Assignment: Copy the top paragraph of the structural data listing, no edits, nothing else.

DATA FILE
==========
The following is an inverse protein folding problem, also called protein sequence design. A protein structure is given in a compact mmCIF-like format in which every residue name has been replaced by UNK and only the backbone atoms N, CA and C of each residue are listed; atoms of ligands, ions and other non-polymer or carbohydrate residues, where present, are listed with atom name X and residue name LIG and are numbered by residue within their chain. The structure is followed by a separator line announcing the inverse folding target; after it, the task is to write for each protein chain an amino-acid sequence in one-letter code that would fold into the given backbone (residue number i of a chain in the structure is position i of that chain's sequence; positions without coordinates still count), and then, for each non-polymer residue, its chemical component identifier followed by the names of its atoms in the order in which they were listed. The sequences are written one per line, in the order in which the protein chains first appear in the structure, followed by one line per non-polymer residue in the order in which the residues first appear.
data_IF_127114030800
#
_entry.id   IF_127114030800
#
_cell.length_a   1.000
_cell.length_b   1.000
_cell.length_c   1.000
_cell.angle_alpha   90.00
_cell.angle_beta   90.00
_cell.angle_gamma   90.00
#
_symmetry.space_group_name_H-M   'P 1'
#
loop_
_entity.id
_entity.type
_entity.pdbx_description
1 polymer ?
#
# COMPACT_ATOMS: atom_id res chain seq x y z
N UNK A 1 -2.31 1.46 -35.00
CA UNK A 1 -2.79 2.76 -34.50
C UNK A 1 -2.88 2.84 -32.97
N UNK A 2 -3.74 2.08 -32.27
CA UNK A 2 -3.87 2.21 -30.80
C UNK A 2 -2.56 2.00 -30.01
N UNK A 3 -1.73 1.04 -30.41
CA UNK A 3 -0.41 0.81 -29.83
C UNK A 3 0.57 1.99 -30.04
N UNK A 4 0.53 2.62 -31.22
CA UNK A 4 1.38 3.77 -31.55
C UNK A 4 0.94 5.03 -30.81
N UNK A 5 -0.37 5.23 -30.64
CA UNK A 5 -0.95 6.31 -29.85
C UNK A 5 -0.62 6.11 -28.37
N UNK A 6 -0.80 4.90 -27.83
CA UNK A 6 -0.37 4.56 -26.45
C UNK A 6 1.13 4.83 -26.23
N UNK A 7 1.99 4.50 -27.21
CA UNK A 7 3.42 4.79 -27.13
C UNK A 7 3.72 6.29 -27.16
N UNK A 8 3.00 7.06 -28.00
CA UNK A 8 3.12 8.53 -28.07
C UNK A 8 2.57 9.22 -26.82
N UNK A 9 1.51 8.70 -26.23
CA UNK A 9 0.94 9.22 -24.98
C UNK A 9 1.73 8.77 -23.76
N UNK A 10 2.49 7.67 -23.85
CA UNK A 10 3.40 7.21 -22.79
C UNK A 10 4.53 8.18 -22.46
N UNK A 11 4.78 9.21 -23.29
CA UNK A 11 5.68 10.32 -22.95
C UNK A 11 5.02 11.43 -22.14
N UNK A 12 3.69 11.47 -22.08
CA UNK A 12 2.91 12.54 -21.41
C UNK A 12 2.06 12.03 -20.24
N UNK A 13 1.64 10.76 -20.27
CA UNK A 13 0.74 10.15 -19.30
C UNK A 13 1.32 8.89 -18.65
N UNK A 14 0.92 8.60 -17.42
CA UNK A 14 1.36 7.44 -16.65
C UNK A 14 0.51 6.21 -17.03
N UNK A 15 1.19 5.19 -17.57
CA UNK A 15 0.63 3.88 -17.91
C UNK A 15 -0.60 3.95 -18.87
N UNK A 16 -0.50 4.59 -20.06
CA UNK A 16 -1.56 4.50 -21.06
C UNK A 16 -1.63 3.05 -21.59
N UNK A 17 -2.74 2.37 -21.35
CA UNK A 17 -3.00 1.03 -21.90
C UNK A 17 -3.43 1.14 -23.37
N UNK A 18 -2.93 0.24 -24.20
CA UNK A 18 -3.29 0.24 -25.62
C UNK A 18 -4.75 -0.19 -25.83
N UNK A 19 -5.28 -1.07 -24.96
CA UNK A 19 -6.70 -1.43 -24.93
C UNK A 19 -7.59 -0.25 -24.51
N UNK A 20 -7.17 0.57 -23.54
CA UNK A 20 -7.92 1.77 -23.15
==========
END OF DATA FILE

The following is an inverse protein folding problem, also called protein sequence design. A protein structure is given in a compact mmCIF-like format in which every residue name has been replaced by UNK and only the backbone atoms N, CA and C of each residue are listed; atoms of ligands, ions and other non-polymer or carbohydrate residues, where present, are listed with atom name X and residue name LIG and are numbered by residue within their chain. The structure is followed by a separator line announcing the inverse folding target; after it, the task is to write for each protein chain an amino-acid sequence in one-letter code that would fold into the given backbone (residue number i of a chain in the structure is position i of that chain's sequence; positions without coordinates still count), and then, for each non-polymer residue, its chemical component identifier followed by the names of its atoms in the order in which they were listed. The sequences are written one per line, in the order in which the protein chains first appear in the structure, followed by one line per non-polymer residue in the order in which the residues first appear.